The British exit from the European Union and its effects on existing legislation and other member states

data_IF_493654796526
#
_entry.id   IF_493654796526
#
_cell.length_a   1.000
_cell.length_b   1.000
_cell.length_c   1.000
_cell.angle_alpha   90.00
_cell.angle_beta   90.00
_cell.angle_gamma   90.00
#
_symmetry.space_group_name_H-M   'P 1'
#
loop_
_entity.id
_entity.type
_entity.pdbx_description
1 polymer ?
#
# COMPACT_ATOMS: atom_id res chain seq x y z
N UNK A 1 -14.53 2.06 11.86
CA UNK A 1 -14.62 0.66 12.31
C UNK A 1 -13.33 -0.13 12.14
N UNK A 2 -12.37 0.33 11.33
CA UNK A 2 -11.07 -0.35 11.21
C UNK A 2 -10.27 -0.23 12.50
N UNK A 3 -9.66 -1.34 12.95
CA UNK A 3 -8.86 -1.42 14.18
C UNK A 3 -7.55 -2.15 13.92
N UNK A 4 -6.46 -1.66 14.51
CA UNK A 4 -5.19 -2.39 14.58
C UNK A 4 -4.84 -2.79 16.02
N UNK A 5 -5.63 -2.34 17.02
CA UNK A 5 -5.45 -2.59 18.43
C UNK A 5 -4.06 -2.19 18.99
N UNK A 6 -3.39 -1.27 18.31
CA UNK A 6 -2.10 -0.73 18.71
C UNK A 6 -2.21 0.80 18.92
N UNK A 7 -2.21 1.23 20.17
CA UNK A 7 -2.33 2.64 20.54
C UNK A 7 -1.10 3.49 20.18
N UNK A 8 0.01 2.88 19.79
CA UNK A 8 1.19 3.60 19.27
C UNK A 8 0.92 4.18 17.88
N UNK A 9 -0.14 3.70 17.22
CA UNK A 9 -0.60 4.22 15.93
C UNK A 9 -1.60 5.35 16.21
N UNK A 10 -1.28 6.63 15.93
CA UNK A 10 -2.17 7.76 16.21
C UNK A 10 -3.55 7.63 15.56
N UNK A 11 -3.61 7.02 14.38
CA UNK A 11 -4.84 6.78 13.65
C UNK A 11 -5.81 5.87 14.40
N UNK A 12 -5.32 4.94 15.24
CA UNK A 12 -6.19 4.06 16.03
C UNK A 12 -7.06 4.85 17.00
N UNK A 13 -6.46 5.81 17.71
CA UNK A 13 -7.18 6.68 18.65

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The European Union (EU) was formed so as to maintain peace and to unify Europe in a bid to ensure that the events caused by the Second World War would never be repeated again. The idea was to bring the nations together both economically and politically and to ensure long lasting peace. The EU, as we know it today was the brain child of Robert Schuman, who first introduced by the Schuman Declaration in 1950. The Schuman Declaration became the heart of the European Coal and Steel Community (ECSC) in 1951. The EU was subsequently created through a number of treaties with each Treaty and agreement bringing economic and political unity. The treaties of Rome signed in 1957 fostered economic cooperation. The Single European Act gave birth to the Common Market thus economic unity to the member states, completing the four freedoms, the freedom of movement of goods, services, people and money. The Maastricht treaty of 1992 created the EU because it addressed the measures of security and defence as well as home affairs. These treaties were followed by the Amsterdam (1997), Nice (2001) and the Lisbon (2007) treaties, while the community grew from original 6 members to having 28 member states.